MTU Detroit Diesel, Inc. is the North American regional headquarters of MTU Friedrichshafen GmbH, one of the world’s most important providers of diesel engines and drive and propulsion systems for ships, heavy-duty land and rail vehicles, and distributed energy. It offers a complete line of power solutions from 30 to 12,200 bhp (20 to 9,100 kW) for applications in the marine, rail, power generation, oil and gas, agriculture, mining, construction and industrial, and defense markets. MTU Detroit Diesel is part of the MTU Engines division of Tognum AG. http://www.mtu-online.com
With its two business units, Engines and Onsite Energy & Components, the Tognum Group is one of the world’s leading suppliers of engines, propulsion systems and distributed energy systems. These products are based on diesel engines with up to 9,100 kilowatts (kW) power output, gas engines up to 2,150 kW, fuel cells up to 360 kW and gas turbines up to 45,000 kW.
The product portfolio of the Engines business unit comprises MTU engines and propulsion systems for ships, for heavy land, rail and defense vehicles and for the oil and gas industry. The portfolio of the Onsite Energy & Components business unit includes distributed energy systems of the brand MTU Onsite Energy and fuel-injection systems from L’Orange. The energy systems comprise diesel engines for emergency standby power, prime power and continuous power, as well as cogeneration power plants based on gas engines, fuel cells and gas turbines that generate both power and heat.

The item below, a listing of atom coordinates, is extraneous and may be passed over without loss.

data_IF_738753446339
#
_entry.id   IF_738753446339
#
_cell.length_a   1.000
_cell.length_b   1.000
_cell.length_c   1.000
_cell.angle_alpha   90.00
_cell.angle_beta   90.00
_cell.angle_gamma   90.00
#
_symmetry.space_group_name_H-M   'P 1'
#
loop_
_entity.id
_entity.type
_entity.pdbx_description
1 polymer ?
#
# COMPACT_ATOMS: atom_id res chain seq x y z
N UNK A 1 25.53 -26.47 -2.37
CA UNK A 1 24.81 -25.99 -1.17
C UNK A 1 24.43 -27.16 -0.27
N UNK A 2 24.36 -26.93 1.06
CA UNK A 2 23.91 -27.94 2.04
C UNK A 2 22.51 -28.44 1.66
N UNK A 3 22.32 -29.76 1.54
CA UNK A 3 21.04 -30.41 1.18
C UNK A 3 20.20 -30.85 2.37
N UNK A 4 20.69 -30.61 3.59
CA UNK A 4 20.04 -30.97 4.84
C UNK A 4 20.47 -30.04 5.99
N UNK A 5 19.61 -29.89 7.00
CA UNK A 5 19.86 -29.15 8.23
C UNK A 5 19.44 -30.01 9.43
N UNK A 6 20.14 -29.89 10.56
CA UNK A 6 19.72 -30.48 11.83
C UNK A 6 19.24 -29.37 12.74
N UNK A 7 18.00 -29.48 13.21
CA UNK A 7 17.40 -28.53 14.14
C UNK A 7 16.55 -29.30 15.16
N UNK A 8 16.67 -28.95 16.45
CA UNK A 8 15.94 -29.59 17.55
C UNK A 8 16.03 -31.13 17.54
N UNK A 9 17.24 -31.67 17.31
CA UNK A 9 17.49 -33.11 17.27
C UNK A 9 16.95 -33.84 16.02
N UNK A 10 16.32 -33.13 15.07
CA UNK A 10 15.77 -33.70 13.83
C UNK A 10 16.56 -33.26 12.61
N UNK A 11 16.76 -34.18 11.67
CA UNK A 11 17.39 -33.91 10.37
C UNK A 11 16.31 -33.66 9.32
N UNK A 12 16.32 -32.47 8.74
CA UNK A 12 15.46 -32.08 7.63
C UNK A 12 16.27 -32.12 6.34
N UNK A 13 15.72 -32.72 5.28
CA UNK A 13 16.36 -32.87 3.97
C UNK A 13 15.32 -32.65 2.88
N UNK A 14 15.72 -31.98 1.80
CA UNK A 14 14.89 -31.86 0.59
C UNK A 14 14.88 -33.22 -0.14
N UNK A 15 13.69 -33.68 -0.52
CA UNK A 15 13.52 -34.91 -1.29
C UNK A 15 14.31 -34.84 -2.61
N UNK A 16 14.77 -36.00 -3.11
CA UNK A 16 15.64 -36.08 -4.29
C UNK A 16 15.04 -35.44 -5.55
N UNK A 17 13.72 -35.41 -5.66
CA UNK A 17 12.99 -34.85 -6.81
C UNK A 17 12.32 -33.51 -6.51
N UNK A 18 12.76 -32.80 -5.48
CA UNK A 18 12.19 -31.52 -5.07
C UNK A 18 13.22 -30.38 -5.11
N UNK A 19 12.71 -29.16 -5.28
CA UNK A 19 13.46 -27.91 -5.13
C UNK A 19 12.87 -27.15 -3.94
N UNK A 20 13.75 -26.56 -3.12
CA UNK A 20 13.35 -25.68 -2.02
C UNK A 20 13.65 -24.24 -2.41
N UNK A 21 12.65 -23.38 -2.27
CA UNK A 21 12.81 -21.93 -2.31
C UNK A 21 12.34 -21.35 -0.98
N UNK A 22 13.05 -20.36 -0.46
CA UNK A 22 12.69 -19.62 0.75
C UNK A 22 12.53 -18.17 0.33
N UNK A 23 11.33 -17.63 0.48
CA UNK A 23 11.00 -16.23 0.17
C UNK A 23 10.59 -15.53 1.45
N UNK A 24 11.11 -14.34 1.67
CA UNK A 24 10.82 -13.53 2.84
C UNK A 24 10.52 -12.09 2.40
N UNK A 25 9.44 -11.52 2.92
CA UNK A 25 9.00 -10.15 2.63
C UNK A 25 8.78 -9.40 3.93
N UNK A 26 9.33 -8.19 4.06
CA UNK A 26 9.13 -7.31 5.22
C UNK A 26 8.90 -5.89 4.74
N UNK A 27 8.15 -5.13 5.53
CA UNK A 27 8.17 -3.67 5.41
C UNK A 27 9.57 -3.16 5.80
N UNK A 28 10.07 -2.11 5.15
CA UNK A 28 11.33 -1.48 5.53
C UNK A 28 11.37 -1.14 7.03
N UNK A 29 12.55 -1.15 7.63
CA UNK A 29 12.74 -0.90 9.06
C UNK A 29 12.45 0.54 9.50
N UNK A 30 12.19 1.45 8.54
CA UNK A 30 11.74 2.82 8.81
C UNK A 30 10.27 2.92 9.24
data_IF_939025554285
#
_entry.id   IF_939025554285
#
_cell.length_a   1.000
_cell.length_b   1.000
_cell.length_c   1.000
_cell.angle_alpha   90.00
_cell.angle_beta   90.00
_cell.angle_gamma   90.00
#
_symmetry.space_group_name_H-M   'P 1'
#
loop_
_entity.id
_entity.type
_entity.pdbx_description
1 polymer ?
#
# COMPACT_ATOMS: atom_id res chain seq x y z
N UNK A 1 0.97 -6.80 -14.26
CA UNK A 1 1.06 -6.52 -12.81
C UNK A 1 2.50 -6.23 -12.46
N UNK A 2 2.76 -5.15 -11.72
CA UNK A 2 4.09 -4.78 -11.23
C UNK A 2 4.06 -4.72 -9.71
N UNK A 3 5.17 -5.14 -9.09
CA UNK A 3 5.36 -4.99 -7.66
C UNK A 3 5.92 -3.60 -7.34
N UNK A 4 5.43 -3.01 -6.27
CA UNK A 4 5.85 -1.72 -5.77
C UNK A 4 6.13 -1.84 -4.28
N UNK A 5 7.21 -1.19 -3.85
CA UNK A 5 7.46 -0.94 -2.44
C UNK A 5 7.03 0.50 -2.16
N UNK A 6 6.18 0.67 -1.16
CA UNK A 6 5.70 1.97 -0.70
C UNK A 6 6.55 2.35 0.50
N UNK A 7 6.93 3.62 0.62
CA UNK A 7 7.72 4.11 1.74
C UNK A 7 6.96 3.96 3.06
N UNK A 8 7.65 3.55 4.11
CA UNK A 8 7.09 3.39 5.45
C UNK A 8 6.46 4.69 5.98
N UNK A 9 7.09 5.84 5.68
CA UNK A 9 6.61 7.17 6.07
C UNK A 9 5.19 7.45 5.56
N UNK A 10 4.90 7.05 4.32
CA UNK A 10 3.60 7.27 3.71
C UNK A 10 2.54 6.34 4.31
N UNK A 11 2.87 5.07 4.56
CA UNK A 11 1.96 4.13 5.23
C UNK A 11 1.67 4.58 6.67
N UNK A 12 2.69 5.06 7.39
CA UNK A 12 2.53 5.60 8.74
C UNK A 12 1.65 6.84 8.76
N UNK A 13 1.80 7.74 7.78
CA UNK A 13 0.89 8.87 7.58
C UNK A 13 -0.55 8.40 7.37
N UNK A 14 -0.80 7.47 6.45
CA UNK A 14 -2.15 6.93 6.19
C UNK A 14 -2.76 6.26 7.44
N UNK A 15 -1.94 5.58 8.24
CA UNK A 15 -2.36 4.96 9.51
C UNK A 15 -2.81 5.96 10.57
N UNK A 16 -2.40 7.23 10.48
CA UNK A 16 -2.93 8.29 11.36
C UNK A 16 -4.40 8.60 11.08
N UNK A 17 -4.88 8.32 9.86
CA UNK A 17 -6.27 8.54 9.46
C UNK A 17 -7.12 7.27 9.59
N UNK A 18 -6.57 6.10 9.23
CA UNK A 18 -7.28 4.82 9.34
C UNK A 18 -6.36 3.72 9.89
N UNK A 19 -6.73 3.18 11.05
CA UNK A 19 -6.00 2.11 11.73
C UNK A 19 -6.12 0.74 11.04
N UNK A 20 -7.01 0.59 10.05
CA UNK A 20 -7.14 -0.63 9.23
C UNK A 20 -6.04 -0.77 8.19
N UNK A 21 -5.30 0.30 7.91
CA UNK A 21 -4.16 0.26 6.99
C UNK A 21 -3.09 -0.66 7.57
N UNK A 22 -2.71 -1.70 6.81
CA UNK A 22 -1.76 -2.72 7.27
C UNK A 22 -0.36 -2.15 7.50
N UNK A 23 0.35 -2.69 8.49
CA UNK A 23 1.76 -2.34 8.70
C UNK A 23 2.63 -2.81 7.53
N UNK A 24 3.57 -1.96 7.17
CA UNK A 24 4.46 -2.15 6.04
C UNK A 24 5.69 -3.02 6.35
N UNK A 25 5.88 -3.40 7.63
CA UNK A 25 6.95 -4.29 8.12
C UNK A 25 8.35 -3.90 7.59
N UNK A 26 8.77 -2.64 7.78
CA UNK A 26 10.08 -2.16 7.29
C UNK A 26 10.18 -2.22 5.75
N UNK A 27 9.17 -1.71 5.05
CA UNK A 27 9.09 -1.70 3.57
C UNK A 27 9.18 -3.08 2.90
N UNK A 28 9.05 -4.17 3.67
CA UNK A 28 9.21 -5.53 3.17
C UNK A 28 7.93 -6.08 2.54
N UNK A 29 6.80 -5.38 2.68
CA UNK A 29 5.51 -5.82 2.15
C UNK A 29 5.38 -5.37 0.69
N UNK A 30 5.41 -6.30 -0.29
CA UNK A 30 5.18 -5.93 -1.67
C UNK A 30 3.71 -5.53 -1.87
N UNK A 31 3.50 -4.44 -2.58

In 2008, Tognum generated revenue of more than €3.1 billion and currently employs more than 8,900 people. Tognum has a global distribution and service structure with 24 fully consolidated subsidiaries, more than 140 sales partners and over 500 authorized dealerships at approximately 1,200 locations. The shares of Tognum AG (ISIN: DE000A0N4P43) have been stock-exchange listed since 2007 and are included in the MDAX.